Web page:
best: we can't slack off now
Hooker urges Ireland to deliver big performances consistently
IRELAND hooker Rory Best, who was at the heart of Ireland's dominating performance up front against Australia last Saturday, is demanding that the Irish pack recreate that effort time and again to maintain a significant World Cup run.
"From here on it must be big performance after big performance, no letting up," said Best, whose scrummaging strength was a key factor as Ireland built the platform to defeat Australia 15-6.
"It's a short tournament and we must raise our game every time now. The big pressure for us is to show it consistently. It can't be one big game followed by a couple of mediocre ones. That can't happen.
"There's no doubt when you look at the calibre of players we have, and you look at what we've achieved in the past, that we have big performances in us. There are times during training when we slack off a wee bit, we allow balls down and that goes unpunished. That simply must not happen.
"Last week we were a lot sharper and harder on each other in terms of eradication errors. That has to be the benchmark now."
Ireland will take the opportunity to rest key players against Russia in Rotorua on Saturday, and the likes of Paul O'Connell and Gordon D'Arcy will, in any case, need to rest hamstring strains, but if the squad is to maintain momentum there can be no easing up and lessening of intensity.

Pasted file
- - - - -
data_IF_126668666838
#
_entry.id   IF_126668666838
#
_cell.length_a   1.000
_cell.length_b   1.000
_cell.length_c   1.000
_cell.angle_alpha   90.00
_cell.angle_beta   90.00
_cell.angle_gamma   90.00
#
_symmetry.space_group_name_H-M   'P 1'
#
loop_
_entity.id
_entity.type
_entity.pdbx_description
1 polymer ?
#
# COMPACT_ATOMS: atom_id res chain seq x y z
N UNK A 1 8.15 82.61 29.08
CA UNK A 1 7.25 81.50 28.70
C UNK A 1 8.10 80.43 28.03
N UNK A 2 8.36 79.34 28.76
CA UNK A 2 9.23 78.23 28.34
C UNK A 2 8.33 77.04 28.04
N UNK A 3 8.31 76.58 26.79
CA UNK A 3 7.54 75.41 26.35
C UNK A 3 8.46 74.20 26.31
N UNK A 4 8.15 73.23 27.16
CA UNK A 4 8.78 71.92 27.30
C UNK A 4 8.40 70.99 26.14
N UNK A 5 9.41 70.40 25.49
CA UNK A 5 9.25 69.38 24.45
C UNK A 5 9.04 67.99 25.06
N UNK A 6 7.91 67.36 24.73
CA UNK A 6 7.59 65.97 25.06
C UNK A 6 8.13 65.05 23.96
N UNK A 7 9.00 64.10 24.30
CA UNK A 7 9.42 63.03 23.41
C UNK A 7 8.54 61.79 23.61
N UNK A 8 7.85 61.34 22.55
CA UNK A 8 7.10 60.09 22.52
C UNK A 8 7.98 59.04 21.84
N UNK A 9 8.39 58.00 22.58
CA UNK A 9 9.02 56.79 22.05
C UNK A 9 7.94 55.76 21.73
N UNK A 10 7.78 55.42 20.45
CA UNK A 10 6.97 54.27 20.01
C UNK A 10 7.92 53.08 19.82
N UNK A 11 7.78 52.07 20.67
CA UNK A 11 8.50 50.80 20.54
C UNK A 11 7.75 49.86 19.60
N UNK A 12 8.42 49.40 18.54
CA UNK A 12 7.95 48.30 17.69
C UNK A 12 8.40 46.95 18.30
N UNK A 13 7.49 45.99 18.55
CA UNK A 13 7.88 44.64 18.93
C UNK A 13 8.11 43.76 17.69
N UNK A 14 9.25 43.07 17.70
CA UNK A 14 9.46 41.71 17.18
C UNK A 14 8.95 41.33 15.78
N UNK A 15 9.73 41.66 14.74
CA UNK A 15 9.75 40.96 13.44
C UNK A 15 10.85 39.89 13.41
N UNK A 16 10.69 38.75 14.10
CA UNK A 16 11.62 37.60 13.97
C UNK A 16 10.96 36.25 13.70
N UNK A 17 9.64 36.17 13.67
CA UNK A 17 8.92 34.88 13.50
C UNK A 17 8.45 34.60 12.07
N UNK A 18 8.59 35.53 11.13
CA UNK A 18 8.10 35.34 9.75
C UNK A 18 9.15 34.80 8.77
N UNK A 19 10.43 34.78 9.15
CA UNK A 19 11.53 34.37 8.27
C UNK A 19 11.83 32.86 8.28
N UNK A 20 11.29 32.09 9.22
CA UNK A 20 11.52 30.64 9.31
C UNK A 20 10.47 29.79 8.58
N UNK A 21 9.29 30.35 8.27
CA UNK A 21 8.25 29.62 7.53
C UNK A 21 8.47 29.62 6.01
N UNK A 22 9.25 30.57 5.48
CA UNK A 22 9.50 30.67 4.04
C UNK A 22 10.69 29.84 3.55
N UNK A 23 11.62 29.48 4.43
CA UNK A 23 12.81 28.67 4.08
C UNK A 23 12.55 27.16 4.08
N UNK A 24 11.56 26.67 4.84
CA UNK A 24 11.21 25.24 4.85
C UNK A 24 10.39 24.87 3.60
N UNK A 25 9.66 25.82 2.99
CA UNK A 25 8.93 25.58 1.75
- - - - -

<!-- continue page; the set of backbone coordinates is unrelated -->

"It was great to get a win against Australia but now we must make sure it's worth something come the end of the group. We need to be ruthless and kick on from here," said Best.
The experienced hooker has been applying that same mental approach to Ireland's work at scrum time, the one part of Ireland's game that functioned consistently well during the run of four consecutive defeats during the Rugby World Cup warm-up tests against Scotland, France and England.
"In the past, we've been guilty of letting teams off the hook a bit in the scrum. But we were unrelenting against Australia and that's something we must keep up. We've strived to make the scrum a weapon. It's a good feeling to know that if we get it right, we can have a good day. We're starting to gain confidence in the scrum with every game that goes by.
"There's no doubt that scrummaging performance took it out of their back five around the pitch. The scrum is a head-on-head collision and if you get the upper hand in that arm wrestle ... teams have got on top of us in the past and it is tiring mentally. When you concede a penalty at a scrum you feel drained."
Ireland will finish a three-day mini break at Lake Taupo tomorrow before moving to Rotorua, with coach Declan Kidney not expected to name his team until Friday.